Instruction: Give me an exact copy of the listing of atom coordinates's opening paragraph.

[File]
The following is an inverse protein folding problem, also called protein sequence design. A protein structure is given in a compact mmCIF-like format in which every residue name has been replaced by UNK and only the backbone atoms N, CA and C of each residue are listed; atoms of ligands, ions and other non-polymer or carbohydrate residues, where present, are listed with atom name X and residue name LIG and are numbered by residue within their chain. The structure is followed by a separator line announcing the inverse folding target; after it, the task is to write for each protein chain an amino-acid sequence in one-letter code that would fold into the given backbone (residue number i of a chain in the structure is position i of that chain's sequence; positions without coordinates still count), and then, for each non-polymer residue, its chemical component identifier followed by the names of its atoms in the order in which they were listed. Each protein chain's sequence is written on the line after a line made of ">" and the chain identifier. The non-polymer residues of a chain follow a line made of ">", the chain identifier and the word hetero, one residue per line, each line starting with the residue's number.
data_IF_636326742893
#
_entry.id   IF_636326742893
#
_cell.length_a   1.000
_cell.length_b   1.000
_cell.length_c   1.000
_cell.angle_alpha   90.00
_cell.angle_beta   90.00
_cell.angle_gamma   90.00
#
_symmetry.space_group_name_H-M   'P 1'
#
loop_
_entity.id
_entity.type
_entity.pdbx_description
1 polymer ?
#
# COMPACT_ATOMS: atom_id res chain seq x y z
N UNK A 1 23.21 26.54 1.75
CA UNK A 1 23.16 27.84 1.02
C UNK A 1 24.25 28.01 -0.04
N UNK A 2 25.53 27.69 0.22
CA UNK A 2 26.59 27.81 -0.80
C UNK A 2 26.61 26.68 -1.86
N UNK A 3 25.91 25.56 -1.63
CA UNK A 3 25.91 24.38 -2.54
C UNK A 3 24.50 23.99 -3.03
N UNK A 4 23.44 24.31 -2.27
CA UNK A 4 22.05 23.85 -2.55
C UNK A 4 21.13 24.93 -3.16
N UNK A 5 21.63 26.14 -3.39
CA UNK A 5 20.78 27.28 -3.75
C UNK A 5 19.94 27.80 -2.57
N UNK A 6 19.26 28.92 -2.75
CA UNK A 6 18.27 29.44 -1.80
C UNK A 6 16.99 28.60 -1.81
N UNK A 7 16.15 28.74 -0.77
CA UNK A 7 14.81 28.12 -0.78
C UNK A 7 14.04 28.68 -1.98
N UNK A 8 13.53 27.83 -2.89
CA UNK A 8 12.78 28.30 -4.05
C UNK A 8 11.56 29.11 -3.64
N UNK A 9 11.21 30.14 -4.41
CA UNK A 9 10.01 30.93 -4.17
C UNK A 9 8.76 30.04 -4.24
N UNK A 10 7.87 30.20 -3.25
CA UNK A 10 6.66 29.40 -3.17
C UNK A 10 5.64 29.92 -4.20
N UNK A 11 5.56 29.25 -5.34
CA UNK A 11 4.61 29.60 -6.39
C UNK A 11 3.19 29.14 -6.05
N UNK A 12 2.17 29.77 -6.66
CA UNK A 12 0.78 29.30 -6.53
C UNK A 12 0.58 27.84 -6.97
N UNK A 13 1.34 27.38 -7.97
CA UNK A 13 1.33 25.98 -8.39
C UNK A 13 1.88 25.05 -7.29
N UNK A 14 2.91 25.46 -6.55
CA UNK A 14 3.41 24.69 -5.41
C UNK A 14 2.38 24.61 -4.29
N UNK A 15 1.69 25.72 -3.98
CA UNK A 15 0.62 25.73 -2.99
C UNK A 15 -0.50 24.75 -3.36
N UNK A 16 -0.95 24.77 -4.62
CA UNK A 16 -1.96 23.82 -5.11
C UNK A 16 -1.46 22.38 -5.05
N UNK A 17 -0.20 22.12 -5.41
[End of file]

The following is an inverse protein folding problem, also called protein sequence design. A protein structure is given in a compact mmCIF-like format in which every residue name has been replaced by UNK and only the backbone atoms N, CA and C of each residue are listed; atoms of ligands, ions and other non-polymer or carbohydrate residues, where present, are listed with atom name X and residue name LIG and are numbered by residue within their chain. The structure is followed by a separator line announcing the inverse folding target; after it, the task is to write for each protein chain an amino-acid sequence in one-letter code that would fold into the given backbone (residue number i of a chain in the structure is position i of that chain's sequence; positions without coordinates still count), and then, for each non-polymer residue, its chemical component identifier followed by the names of its atoms in the order in which they were listed. Each protein chain's sequence is written on the line after a line made of ">" and the chain identifier. The non-polymer residues of a chain follow a line made of ">", the chain identifier and the word hetero, one residue per line, each line starting with the residue's number.